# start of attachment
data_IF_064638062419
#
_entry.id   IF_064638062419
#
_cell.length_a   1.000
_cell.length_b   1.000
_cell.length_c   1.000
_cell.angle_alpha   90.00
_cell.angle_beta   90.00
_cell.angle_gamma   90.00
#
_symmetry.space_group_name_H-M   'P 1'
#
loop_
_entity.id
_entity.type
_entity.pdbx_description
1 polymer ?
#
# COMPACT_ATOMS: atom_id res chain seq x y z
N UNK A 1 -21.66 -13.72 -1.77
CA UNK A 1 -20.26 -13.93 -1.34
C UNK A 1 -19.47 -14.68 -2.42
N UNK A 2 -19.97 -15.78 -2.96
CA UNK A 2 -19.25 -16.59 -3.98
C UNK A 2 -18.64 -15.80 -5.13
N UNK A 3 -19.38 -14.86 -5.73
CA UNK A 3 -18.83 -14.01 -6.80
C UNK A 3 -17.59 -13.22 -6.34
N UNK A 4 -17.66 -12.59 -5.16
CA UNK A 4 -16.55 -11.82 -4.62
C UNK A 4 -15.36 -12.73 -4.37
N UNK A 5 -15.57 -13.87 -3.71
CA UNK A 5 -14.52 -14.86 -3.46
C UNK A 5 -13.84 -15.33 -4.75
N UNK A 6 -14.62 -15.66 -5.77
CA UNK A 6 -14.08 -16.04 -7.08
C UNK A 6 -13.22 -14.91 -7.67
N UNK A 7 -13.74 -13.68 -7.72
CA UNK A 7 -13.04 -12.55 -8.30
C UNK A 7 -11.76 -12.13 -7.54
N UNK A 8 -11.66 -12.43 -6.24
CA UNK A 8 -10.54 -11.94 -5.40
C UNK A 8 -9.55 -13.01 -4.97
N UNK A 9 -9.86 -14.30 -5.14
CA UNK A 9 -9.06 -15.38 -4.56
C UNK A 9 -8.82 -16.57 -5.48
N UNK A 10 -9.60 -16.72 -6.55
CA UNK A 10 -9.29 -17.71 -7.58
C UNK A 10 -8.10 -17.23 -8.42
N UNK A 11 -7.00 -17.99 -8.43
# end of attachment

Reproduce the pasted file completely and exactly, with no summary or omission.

data_IF_064638062419
#
_entry.id   IF_064638062419
#
_cell.length_a   1.000
_cell.length_b   1.000
_cell.length_c   1.000
_cell.angle_alpha   90.00
_cell.angle_beta   90.00
_cell.angle_gamma   90.00
#
_symmetry.space_group_name_H-M   'P 1'
#
loop_
_entity.id
_entity.type
_entity.pdbx_description
1 polymer ?
#
# COMPACT_ATOMS: atom_id res chain seq x y z
N UNK A 1 -21.66 -13.72 -1.77
CA UNK A 1 -20.26 -13.93 -1.34
C UNK A 1 -19.47 -14.68 -2.42
N UNK A 2 -19.97 -15.78 -2.96
CA UNK A 2 -19.25 -16.59 -3.98
C UNK A 2 -18.64 -15.80 -5.13
N UNK A 3 -19.38 -14.86 -5.73
CA UNK A 3 -18.83 -14.01 -6.80
C UNK A 3 -17.59 -13.22 -6.34
N UNK A 4 -17.66 -12.59 -5.16
CA UNK A 4 -16.55 -11.82 -4.62
C UNK A 4 -15.36 -12.73 -4.37
N UNK A 5 -15.57 -13.87 -3.71
CA UNK A 5 -14.52 -14.86 -3.46
C UNK A 5 -13.84 -15.33 -4.75
N UNK A 6 -14.62 -15.66 -5.77
CA UNK A 6 -14.08 -16.04 -7.08
C UNK A 6 -13.22 -14.91 -7.67
N UNK A 7 -13.74 -13.68 -7.72
CA UNK A 7 -13.04 -12.55 -8.30
C UNK A 7 -11.76 -12.13 -7.54
N UNK A 8 -11.66 -12.43 -6.24
CA UNK A 8 -10.54 -11.94 -5.40
C UNK A 8 -9.55 -13.01 -4.97
N UNK A 9 -9.86 -14.30 -5.14
CA UNK A 9 -9.06 -15.38 -4.56
C UNK A 9 -8.82 -16.57 -5.48
N UNK A 10 -9.60 -16.72 -6.55
CA UNK A 10 -9.29 -17.71 -7.58
C UNK A 10 -8.10 -17.23 -8.42
N UNK A 11 -7.00 -17.99 -8.43